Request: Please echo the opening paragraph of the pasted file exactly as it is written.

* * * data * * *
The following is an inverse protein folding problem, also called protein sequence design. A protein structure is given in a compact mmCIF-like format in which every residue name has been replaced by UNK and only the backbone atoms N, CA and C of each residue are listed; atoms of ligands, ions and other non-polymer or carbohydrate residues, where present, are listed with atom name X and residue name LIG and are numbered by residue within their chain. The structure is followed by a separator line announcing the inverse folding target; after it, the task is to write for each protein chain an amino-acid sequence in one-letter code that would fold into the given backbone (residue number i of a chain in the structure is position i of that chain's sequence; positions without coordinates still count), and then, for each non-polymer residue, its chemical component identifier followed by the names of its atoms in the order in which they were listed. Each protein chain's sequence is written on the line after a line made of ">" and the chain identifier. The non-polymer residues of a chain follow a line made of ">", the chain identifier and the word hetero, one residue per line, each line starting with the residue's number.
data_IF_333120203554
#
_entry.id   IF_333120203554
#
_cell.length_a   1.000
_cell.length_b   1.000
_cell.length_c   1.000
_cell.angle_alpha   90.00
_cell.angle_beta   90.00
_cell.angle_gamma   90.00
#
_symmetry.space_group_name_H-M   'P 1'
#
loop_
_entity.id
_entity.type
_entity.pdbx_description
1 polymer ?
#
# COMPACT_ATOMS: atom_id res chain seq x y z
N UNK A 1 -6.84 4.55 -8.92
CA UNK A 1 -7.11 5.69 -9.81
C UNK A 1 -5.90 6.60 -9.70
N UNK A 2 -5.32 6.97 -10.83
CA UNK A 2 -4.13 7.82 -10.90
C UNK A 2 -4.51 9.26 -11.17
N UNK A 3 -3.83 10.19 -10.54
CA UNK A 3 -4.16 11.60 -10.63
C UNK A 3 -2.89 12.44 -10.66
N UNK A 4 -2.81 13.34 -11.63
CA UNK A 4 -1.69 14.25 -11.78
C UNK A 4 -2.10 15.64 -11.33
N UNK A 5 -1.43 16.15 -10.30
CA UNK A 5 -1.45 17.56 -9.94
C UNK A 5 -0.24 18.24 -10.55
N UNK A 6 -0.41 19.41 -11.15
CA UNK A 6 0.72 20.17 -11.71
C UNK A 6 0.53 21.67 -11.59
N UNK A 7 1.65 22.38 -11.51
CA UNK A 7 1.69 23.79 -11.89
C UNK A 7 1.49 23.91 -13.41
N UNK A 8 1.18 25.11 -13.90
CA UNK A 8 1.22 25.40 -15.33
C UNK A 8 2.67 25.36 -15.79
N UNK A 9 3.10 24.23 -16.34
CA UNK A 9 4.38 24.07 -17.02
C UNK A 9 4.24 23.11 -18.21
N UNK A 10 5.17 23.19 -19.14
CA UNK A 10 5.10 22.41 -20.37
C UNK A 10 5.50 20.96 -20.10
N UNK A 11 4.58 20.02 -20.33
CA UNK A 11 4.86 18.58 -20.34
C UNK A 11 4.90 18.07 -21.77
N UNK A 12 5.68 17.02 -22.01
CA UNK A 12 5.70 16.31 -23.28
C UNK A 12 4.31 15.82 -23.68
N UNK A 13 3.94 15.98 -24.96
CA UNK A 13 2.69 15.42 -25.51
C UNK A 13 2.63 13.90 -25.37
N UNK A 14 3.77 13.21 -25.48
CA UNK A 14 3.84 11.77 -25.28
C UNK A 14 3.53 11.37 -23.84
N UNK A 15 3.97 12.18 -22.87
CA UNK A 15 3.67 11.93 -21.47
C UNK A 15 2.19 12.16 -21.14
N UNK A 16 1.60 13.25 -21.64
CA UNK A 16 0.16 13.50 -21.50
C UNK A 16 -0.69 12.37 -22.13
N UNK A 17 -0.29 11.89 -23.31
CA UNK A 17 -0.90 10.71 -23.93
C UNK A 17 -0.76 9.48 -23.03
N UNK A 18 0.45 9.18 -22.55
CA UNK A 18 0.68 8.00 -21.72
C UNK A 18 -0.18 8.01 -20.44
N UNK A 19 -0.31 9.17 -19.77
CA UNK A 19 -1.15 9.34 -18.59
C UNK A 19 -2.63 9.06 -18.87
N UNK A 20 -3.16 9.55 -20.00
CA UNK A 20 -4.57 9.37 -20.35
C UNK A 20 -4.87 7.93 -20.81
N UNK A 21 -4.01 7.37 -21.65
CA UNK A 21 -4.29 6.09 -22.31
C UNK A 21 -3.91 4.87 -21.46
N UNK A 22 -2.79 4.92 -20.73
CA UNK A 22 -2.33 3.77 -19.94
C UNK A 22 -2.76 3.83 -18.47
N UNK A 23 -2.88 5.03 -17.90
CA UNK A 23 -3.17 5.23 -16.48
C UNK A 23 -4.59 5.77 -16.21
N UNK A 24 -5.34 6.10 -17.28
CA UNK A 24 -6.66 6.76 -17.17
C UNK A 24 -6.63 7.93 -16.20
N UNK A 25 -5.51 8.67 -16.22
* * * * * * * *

The following is an inverse protein folding problem, also called protein sequence design. A protein structure is given in a compact mmCIF-like format in which every residue name has been replaced by UNK and only the backbone atoms N, CA and C of each residue are listed; atoms of ligands, ions and other non-polymer or carbohydrate residues, where present, are listed with atom name X and residue name LIG and are numbered by residue within their chain. The structure is followed by a separator line announcing the inverse folding target; after it, the task is to write for each protein chain an amino-acid sequence in one-letter code that would fold into the given backbone (residue number i of a chain in the structure is position i of that chain's sequence; positions without coordinates still count), and then, for each non-polymer residue, its chemical component identifier followed by the names of its atoms in the order in which they were listed. Each protein chain's sequence is written on the line after a line made of ">" and the chain identifier. The non-polymer residues of a chain follow a line made of ">", the chain identifier and the word hetero, one residue per line, each line starting with the residue's number.